Other similar facts could be given; but even if we had no evidence on this head, we might feel almost sure, from the analogy of the higher Quadrumana (23. On the fighting of the male gorillas, see Dr. Savage, in 'Boston Journal of Natural History,' vol. v. 1847, p. 423. On Presbytis entellus, see the 'Indian Field,' 1859, p. 146.), that the law of battle had prevailed with man during the early stages of his development. The occasional appearance at the present day of canine teeth which project above the others, with traces of a diastema or open space for the reception of the opposite canines, is in all probability a case of reversion to a former state, when the progenitors of man were provided with these weapons, like so many existing male Quadrumana. It was remarked in a former chapter that as man gradually became erect, and continually used his hands and arms for fighting with sticks and stones, as well as for the other purposes of life, he would have used his jaws and teeth less and less. The jaws, together with their muscles, would then have been reduced through disuse, as would the teeth through the not well understood principles of correlation and economy of growth; for we everywhere see that parts, which are no longer of service, are reduced in size. By such steps the original inequality between the jaws and teeth in the two sexes of mankind would ultimately have been obliterated. The case is almost parallel with that of many male Ruminants, in which the canine teeth have been reduced to mere rudiments, or have disappeared, apparently in consequence of the development of horns. As the prodigious difference between the skulls of the two sexes in the orang and gorilla stands in close relation with the development of the immense canine teeth in the males, we may infer that the reduction of the jaws and teeth in the early male progenitors of man must have led to a most striking and favourable change in his appearance.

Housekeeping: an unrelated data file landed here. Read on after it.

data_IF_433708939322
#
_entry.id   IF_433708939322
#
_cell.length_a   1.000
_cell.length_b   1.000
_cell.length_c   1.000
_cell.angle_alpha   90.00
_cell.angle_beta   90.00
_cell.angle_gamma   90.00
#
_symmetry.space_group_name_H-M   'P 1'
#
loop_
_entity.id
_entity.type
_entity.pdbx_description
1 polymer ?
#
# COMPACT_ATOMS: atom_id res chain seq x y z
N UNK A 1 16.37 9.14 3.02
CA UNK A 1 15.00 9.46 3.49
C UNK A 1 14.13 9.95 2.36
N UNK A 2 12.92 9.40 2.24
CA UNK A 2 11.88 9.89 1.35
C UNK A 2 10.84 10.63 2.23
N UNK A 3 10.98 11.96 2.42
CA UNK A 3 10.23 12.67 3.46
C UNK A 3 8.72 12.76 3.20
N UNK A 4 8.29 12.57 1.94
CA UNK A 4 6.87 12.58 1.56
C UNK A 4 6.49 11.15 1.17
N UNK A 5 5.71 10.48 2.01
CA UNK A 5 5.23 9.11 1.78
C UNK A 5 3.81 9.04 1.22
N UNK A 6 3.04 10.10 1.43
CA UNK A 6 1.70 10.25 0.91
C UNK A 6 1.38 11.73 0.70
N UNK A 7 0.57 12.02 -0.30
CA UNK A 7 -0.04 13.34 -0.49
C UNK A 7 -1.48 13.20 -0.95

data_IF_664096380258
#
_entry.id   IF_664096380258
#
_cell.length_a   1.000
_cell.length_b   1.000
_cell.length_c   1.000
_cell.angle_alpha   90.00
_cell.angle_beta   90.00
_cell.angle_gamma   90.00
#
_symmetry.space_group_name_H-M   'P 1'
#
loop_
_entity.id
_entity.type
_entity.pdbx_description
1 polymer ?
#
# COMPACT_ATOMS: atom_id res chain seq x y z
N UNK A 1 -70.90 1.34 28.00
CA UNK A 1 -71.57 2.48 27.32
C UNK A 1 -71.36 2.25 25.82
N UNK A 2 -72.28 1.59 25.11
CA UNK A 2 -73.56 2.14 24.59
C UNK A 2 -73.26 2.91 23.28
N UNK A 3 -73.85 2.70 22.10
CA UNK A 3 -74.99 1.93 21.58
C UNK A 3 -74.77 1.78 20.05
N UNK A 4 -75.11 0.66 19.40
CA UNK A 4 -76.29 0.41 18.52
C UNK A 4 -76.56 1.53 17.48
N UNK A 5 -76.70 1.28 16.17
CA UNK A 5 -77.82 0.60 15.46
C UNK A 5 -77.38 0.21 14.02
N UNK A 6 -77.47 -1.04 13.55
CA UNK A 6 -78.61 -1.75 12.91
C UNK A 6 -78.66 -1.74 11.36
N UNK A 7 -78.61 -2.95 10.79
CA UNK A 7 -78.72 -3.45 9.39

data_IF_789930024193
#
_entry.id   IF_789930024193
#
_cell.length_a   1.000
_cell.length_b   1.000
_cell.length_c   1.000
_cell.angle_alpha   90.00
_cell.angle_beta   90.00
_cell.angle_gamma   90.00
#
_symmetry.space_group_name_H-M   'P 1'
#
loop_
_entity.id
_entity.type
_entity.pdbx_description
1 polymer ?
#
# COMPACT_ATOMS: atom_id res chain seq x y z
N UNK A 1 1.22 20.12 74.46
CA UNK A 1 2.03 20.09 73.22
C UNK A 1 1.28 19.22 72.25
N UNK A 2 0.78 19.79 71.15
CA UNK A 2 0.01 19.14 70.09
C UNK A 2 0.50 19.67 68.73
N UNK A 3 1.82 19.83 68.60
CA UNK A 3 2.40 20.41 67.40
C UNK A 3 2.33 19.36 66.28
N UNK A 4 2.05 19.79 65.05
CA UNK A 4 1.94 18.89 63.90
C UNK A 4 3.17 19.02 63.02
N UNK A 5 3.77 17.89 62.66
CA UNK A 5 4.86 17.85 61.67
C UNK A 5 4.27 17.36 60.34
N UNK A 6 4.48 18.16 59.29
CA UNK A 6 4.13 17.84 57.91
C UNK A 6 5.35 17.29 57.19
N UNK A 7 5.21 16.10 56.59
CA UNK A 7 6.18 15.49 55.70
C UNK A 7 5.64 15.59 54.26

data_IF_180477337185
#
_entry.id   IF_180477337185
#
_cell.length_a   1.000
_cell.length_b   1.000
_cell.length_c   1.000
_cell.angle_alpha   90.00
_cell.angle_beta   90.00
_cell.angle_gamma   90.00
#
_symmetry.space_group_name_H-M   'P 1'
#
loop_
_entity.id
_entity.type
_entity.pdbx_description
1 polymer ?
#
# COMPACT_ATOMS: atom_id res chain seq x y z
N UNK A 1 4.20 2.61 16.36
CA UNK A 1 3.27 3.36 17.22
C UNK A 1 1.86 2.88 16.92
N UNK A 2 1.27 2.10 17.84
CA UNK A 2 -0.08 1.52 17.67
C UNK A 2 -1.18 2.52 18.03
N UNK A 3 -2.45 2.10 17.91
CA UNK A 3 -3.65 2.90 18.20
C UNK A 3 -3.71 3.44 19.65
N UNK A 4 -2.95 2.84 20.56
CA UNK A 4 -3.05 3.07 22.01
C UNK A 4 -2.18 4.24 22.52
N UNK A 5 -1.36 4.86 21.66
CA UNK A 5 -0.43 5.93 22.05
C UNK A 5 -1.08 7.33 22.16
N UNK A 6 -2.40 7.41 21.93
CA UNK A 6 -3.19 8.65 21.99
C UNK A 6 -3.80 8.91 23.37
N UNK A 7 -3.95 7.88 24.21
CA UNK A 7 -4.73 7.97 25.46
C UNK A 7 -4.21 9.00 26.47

There can be little doubt that the greater size and strength of man, in comparison with woman, together with his broader shoulders, more developed muscles, rugged outline of body, his greater courage and pugnacity, are all due in chief part to inheritance from his half-human male ancestors. These characters would, however, have been preserved or even augmented during the long ages of man's savagery, by the success of the strongest and boldest men, both in the general struggle for life and in their contests for wives; a success which would have ensured their leaving a more numerous progeny than their less favoured brethren. It is not probable that the greater strength of man was primarily acquired through the inherited effects of his having worked harder than woman for his own subsistence and that of his family; for the women in all barbarous nations are compelled to work at least as hard as the men. With civilised people the arbitrament of battle for the possession of the women has long ceased; on the other hand, the men, as a general rule, have to work harder than the women for their joint subsistence, and thus their greater strength will have been kept up.


With respect to differences of this nature between man and woman, it is probable that sexual selection has played a highly important part. I am aware that some writers doubt whether there is any such inherent difference; but this is at least probable from the analogy of the lower animals which present other secondary sexual characters. No one disputes that the bull differs in disposition from the cow, the wild-boar from the sow, the stallion from the mare, and, as is well known to the keepers of menageries, the males of the larger apes from the females. Woman seems to differ from man in mental disposition, chiefly in her greater tenderness and less selfishness; and this holds good even with savages, as shewn by a well-known passage in Mungo Park's Travels, and by statements made by many other travellers. Woman, owing to her maternal instincts, displays these qualities towards her infants in an eminent degree; therefore it is likely that she would often extend them towards her fellow-creatures.

Charles Darwin

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